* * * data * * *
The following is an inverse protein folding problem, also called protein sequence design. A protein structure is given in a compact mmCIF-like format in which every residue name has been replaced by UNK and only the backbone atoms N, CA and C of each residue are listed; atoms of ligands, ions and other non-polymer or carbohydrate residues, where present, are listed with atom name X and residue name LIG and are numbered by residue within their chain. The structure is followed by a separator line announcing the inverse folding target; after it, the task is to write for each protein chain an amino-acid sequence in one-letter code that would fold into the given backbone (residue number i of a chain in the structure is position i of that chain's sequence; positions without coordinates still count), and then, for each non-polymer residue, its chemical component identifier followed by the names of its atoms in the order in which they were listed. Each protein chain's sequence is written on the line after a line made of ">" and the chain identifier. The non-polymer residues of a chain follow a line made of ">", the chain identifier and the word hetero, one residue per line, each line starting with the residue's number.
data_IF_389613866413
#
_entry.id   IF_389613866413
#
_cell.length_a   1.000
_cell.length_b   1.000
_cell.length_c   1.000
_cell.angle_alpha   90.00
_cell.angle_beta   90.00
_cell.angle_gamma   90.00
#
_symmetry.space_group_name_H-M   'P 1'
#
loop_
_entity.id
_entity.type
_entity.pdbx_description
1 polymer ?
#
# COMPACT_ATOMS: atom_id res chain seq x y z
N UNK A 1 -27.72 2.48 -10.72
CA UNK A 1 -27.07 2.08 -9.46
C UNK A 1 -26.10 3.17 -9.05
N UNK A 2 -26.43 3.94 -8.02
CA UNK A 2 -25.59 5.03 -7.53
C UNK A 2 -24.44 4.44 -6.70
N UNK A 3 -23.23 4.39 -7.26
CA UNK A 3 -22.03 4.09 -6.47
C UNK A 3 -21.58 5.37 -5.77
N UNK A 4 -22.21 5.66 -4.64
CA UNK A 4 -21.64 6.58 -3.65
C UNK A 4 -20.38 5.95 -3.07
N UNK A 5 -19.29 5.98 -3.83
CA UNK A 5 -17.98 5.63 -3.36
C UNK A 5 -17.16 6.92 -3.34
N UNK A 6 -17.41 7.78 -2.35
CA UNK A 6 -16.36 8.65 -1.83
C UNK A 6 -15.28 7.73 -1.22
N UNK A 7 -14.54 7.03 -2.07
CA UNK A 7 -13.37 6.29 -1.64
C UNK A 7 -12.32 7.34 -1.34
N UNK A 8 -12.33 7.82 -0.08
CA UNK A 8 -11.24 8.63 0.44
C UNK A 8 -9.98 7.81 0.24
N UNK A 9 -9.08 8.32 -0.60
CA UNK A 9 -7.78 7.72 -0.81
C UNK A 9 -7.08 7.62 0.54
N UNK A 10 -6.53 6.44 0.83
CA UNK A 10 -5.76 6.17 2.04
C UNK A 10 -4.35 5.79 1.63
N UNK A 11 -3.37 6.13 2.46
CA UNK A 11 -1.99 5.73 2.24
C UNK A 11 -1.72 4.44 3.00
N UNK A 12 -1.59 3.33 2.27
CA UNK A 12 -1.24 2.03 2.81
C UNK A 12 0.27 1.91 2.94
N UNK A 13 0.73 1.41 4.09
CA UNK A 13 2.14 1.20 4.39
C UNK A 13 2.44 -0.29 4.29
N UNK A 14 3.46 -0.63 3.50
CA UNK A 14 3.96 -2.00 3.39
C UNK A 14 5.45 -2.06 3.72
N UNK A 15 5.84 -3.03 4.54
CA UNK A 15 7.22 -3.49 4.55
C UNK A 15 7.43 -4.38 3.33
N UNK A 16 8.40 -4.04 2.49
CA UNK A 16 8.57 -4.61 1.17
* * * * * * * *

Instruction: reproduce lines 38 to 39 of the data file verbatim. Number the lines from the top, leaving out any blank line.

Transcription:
CA UNK A 6 -16.36 8.65 -1.83
C UNK A 6 -15.28 7.73 -1.22